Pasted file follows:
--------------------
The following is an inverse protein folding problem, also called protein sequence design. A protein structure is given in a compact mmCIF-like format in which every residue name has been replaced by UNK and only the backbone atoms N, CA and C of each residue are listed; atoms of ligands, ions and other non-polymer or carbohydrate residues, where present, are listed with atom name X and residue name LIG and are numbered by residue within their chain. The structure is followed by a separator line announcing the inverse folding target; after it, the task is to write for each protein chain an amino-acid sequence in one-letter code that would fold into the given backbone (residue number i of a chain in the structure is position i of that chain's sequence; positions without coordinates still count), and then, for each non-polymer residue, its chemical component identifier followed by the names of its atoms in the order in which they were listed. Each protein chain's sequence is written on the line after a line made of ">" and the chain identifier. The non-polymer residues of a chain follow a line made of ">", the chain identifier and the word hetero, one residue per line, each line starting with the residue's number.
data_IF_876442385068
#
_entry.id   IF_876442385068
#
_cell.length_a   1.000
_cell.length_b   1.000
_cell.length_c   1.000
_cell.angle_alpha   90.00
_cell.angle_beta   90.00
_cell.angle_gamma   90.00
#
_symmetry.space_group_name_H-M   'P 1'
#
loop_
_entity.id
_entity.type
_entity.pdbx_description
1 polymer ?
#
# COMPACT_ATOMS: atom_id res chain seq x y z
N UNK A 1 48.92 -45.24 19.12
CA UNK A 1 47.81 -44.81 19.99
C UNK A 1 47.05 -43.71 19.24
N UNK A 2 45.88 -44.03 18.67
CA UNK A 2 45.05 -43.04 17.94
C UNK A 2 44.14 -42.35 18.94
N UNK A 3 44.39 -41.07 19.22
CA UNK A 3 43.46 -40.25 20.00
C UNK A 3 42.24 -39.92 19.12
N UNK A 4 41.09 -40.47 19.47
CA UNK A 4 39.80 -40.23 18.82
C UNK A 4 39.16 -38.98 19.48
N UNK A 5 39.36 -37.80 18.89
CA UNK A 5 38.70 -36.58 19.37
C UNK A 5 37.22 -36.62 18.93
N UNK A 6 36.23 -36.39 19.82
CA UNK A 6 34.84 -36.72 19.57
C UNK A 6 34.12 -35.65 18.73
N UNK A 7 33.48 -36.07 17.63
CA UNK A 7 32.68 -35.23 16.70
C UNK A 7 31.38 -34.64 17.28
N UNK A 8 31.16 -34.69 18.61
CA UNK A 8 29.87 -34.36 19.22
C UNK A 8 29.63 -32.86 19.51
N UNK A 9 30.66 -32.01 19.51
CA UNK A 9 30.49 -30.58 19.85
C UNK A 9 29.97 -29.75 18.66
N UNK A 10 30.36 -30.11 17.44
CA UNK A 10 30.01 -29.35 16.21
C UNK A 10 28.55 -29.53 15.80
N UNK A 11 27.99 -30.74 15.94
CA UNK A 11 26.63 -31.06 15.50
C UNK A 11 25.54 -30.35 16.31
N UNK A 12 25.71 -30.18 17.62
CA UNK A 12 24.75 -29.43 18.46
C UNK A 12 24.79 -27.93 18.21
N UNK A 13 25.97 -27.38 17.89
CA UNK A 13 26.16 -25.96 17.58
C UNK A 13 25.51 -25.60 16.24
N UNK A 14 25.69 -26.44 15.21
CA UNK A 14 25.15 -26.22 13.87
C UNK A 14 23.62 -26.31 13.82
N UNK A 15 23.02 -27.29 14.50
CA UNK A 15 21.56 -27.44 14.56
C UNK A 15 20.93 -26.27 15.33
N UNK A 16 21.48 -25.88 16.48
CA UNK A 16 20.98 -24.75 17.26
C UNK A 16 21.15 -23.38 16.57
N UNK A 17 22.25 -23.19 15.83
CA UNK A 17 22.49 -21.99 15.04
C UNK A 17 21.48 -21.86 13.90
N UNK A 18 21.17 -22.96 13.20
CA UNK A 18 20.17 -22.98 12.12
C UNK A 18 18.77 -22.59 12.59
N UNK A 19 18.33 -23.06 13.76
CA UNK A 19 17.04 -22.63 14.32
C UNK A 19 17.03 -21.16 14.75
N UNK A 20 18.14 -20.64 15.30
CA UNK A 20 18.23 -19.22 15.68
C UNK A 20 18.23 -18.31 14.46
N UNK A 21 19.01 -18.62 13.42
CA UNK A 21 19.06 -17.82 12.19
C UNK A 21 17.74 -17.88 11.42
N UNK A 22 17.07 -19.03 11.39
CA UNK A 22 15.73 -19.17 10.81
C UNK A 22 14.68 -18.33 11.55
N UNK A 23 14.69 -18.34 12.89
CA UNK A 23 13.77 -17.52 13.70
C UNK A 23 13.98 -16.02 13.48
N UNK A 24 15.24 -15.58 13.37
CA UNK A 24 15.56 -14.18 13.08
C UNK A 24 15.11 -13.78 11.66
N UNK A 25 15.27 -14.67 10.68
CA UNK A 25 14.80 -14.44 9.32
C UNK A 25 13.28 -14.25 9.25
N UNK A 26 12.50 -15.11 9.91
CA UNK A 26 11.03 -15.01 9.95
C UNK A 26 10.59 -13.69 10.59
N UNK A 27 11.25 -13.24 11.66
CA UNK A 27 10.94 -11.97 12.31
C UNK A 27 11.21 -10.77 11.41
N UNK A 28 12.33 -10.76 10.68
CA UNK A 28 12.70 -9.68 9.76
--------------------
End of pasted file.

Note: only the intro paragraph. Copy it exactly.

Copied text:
The following is an inverse protein folding problem, also called protein sequence design. A protein structure is given in a compact mmCIF-like format in which every residue name has been replaced by UNK and only the backbone atoms N, CA and C of each residue are listed; atoms of ligands, ions and other non-polymer or carbohydrate residues, where present, are listed with atom name X and residue name LIG and are numbered by residue within their chain. The structure is followed by a separator line announcing the inverse folding target; after it, the task is to write for each protein chain an amino-acid sequence in one-letter code that would fold into the given backbone (residue number i of a chain in the structure is position i of that chain's sequence; positions without coordinates still count), and then, for each non-polymer residue, its chemical component identifier followed by the names of its atoms in the order in which they were listed. Each protein chain's sequence is written on the line after a line made of ">" and the chain identifier. The non-polymer residues of a chain follow a line made of ">", the chain identifier and the word hetero, one residue per line, each line starting with the residue's number.